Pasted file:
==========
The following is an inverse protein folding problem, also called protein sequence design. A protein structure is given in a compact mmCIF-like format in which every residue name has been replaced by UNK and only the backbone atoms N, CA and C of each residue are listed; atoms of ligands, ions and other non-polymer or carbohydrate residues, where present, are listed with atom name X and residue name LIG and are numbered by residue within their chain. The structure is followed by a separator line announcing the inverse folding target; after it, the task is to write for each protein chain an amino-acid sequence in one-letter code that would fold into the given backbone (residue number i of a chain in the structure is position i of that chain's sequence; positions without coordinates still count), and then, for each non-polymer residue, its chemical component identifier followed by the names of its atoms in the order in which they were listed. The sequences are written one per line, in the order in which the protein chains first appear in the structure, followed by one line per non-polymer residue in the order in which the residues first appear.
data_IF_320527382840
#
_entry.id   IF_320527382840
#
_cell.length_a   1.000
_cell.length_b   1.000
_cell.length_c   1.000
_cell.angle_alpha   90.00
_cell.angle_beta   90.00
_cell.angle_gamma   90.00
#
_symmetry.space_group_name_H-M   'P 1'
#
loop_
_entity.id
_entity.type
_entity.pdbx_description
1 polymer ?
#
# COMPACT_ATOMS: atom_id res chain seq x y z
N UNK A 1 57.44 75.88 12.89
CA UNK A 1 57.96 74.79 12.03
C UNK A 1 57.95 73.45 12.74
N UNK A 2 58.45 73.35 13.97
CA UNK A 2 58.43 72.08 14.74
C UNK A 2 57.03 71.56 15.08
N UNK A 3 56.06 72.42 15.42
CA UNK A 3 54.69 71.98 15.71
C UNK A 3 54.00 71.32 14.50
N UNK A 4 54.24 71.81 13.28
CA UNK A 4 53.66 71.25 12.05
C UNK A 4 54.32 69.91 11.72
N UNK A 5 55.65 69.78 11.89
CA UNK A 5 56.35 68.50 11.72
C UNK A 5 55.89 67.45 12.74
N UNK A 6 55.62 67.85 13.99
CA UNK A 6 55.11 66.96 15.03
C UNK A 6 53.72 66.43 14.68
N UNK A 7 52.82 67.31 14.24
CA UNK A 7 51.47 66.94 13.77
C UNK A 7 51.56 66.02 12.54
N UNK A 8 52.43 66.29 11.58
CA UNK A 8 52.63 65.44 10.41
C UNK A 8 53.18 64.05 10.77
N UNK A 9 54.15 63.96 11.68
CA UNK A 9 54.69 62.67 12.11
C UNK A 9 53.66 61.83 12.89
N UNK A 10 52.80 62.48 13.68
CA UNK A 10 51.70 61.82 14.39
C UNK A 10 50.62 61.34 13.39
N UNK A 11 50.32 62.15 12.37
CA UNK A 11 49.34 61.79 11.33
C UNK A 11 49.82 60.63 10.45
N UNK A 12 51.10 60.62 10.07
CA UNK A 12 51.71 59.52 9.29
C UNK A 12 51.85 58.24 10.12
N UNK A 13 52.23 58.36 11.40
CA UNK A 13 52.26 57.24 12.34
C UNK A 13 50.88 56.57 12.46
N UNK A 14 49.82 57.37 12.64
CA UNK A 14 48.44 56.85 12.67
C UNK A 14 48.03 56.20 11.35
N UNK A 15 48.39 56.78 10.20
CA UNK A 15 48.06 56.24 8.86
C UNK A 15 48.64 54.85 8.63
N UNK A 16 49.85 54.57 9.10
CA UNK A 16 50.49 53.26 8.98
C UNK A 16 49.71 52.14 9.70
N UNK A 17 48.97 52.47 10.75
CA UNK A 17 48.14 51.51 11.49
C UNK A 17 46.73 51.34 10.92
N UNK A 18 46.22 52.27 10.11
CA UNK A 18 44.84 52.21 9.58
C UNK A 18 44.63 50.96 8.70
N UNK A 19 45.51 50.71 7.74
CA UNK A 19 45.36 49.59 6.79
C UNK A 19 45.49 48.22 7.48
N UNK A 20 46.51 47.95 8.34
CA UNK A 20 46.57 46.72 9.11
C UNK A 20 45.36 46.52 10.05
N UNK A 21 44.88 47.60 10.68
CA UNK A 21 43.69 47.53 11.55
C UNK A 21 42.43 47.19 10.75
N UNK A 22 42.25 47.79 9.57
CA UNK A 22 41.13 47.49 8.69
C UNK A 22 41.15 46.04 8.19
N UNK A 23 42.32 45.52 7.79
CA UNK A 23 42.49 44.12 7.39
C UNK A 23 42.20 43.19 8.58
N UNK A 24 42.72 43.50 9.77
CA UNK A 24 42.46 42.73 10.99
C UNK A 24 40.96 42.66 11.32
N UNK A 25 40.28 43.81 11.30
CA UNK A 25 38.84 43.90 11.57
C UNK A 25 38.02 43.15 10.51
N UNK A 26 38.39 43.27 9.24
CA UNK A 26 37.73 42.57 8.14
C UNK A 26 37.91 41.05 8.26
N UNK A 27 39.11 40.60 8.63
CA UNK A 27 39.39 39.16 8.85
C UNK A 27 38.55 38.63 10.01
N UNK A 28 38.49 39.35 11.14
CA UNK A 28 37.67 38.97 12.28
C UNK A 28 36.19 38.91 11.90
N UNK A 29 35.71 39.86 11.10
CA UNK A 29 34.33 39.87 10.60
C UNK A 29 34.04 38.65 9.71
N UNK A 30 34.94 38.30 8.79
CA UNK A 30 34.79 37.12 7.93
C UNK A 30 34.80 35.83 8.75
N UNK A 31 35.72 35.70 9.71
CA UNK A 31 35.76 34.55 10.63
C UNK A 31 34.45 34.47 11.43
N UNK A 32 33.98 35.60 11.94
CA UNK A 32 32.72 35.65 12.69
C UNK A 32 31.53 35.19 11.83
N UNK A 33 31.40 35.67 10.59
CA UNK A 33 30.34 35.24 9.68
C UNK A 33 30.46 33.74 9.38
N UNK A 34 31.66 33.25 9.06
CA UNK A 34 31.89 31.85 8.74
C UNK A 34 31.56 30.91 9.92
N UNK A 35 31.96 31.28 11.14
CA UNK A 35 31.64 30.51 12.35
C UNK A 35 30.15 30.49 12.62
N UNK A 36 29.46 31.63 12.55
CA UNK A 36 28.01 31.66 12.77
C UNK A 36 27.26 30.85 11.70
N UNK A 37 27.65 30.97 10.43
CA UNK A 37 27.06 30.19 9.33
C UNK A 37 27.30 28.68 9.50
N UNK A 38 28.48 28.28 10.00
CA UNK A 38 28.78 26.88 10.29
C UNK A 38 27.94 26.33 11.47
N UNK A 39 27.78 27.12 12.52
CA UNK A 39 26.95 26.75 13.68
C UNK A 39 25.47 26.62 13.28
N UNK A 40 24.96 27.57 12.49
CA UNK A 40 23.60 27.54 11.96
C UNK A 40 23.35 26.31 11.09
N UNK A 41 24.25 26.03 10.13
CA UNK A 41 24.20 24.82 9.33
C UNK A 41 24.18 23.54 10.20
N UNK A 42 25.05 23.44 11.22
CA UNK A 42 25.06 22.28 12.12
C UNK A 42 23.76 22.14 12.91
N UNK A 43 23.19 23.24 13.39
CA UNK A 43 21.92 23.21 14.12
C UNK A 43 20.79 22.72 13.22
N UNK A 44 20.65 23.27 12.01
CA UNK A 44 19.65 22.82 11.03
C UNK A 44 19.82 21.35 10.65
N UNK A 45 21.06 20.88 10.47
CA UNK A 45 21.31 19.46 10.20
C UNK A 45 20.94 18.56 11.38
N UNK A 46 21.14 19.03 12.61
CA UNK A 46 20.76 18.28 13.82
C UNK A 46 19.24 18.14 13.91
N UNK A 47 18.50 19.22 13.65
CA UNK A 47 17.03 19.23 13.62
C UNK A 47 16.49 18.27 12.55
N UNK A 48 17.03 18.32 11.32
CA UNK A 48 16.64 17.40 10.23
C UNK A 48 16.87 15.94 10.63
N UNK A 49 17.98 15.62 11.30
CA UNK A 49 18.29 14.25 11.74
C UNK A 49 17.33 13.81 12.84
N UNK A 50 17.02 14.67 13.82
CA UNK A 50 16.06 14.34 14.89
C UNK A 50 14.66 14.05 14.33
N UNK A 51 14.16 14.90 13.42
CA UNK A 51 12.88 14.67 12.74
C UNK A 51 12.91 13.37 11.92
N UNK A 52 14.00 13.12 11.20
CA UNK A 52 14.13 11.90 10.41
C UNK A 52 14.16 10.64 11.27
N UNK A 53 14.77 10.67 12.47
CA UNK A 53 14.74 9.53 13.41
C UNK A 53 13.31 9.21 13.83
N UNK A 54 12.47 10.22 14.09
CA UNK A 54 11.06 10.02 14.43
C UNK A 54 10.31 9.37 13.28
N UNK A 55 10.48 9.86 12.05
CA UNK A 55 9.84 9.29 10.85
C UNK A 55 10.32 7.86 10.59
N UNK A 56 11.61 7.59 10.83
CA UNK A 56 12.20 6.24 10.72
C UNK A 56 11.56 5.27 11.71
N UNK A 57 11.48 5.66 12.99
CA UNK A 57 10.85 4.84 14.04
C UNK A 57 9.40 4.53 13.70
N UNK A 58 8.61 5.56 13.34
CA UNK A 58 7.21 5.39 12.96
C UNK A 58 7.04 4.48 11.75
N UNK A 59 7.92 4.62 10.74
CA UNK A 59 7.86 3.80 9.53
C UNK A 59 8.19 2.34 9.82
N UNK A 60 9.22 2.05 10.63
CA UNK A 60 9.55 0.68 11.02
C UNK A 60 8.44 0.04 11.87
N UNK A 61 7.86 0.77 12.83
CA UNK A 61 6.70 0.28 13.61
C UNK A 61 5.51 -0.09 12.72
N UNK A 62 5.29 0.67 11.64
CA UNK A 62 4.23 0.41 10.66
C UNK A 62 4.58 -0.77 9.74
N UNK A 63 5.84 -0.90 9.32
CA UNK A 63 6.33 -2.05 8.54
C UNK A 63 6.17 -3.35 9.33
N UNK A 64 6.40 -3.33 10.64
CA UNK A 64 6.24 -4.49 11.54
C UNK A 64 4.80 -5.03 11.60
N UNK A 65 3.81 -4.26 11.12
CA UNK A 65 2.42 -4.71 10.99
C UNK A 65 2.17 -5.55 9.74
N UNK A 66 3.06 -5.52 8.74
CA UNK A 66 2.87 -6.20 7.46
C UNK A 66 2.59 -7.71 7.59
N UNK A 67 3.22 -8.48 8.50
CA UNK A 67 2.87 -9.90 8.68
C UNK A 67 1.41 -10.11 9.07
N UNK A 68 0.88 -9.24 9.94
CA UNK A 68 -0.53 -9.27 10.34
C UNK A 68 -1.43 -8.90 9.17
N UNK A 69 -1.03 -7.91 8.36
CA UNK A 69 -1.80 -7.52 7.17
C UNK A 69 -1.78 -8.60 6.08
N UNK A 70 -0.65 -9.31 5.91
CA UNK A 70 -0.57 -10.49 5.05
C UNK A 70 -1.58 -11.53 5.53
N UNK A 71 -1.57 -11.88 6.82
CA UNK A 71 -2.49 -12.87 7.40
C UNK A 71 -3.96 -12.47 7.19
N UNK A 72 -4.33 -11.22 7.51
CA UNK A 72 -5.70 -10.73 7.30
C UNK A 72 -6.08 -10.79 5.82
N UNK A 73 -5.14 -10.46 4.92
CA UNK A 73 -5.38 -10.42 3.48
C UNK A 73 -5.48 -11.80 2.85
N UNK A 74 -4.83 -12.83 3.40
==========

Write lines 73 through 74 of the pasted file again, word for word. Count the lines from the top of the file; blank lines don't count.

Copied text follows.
N UNK A 18 46.22 52.27 10.11
CA UNK A 18 44.84 52.21 9.58